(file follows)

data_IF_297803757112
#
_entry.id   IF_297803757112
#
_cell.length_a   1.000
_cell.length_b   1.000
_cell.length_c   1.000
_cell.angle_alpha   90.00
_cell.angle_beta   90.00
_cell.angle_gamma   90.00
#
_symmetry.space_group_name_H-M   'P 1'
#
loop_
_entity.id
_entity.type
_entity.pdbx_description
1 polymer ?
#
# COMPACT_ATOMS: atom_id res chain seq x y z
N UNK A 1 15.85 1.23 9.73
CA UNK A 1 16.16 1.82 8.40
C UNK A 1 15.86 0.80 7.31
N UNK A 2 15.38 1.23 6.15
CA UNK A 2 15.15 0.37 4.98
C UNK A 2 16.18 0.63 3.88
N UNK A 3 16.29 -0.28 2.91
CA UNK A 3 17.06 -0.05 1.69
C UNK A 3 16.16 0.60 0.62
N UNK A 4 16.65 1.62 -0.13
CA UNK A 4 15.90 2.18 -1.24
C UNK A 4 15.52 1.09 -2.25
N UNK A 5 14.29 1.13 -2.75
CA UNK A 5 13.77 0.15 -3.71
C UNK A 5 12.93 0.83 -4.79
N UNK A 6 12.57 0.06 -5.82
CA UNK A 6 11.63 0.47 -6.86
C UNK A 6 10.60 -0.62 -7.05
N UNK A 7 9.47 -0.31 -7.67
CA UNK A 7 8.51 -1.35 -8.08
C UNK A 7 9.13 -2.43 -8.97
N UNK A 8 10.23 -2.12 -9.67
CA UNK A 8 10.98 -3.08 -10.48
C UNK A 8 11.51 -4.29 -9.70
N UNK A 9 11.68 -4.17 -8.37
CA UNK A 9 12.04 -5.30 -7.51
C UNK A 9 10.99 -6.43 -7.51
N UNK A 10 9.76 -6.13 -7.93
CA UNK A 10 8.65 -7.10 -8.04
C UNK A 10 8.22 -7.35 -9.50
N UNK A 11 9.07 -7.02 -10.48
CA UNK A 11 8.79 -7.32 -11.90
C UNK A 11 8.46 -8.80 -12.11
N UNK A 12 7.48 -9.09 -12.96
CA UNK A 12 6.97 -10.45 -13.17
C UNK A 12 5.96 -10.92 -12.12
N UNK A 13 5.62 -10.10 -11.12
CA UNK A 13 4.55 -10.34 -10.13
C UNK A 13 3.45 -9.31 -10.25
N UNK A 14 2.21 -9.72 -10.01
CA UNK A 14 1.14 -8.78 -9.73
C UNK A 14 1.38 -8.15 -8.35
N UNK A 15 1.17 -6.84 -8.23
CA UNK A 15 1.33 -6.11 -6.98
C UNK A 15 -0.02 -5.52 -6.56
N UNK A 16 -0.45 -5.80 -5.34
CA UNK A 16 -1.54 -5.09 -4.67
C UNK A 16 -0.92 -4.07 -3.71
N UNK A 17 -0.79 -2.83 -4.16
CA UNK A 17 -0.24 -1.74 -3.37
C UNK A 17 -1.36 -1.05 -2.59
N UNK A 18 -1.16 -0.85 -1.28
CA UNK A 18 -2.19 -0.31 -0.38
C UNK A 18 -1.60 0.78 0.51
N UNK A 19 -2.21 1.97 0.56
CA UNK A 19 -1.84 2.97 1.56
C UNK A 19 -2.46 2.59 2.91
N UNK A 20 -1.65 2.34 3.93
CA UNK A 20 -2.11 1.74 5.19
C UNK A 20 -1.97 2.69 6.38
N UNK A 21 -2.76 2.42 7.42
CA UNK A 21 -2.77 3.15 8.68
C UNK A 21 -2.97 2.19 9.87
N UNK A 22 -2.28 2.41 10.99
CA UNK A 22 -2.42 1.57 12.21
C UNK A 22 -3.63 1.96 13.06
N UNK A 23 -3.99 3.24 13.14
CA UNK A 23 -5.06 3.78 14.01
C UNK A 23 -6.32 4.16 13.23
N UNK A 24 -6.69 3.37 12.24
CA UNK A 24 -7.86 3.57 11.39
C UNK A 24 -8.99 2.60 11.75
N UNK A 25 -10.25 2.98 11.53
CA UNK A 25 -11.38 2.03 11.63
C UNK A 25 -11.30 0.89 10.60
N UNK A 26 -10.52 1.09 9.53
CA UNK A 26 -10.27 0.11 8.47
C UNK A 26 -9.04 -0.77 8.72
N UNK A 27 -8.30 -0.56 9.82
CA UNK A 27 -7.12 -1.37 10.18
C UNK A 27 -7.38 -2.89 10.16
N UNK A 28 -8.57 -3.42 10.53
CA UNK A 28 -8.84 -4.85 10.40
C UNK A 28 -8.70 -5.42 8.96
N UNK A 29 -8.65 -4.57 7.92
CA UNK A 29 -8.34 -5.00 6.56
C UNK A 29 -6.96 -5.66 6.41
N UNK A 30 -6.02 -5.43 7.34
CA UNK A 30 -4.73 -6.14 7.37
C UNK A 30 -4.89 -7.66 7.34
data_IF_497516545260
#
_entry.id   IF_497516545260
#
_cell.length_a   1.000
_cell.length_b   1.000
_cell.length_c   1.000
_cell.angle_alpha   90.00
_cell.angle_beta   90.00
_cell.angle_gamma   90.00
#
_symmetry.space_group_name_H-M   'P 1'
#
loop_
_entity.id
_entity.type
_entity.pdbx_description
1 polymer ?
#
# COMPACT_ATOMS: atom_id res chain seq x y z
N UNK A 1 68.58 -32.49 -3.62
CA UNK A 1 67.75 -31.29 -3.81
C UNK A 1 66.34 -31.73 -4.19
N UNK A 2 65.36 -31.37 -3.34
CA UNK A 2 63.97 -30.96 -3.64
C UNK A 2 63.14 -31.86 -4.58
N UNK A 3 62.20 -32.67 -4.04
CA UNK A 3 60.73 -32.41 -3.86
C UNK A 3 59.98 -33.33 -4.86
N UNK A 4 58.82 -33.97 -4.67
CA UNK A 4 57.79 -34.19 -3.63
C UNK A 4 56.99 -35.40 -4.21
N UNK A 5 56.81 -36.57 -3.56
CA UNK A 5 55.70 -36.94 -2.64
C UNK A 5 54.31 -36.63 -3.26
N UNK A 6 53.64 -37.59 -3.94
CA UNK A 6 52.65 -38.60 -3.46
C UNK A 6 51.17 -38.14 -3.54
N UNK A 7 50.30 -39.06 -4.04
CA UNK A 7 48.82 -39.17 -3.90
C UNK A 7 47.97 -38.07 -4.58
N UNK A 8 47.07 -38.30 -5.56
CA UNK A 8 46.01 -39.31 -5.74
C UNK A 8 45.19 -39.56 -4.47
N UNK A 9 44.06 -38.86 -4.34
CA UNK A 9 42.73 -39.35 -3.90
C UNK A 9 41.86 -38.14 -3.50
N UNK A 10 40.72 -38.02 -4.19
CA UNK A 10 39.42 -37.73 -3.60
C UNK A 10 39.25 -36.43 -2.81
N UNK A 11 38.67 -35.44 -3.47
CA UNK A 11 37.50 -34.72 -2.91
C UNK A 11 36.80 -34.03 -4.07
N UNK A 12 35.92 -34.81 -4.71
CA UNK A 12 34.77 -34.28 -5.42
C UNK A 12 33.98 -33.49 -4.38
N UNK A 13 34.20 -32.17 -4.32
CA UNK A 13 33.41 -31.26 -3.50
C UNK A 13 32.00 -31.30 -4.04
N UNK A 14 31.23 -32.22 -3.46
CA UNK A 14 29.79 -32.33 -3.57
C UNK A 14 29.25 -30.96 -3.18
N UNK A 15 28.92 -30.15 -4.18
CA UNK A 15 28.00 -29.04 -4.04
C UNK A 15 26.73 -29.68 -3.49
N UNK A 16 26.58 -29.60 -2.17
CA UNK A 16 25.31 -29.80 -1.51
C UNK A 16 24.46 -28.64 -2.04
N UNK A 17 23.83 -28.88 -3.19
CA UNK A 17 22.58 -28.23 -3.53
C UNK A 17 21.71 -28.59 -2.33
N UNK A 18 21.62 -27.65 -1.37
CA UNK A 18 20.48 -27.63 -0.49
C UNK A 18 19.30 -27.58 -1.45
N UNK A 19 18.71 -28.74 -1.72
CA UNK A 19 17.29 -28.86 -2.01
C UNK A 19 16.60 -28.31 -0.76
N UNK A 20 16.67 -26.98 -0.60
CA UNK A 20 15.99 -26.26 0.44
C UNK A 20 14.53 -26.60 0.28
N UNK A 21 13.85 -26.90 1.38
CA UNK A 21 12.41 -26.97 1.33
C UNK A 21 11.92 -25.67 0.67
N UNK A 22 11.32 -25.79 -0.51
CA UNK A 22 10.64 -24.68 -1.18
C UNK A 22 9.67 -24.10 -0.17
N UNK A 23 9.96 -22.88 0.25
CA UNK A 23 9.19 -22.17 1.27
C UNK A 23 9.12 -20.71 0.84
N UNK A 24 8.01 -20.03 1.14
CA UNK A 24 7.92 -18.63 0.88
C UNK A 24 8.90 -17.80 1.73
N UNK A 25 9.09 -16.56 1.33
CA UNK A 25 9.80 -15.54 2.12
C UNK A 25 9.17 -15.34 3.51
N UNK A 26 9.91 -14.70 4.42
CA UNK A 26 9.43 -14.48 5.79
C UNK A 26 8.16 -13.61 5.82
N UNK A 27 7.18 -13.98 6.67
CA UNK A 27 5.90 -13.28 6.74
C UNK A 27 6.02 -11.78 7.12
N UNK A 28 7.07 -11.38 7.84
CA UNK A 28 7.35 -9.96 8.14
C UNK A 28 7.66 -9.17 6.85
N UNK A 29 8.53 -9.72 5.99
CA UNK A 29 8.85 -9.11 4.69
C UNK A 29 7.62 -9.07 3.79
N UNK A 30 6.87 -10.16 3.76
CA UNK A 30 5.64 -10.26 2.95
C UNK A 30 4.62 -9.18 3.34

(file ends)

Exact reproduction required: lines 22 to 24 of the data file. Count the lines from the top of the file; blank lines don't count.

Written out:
CA UNK A 1 16.16 1.82 8.40
C UNK A 1 15.86 0.80 7.31
N UNK A 2 15.38 1.23 6.15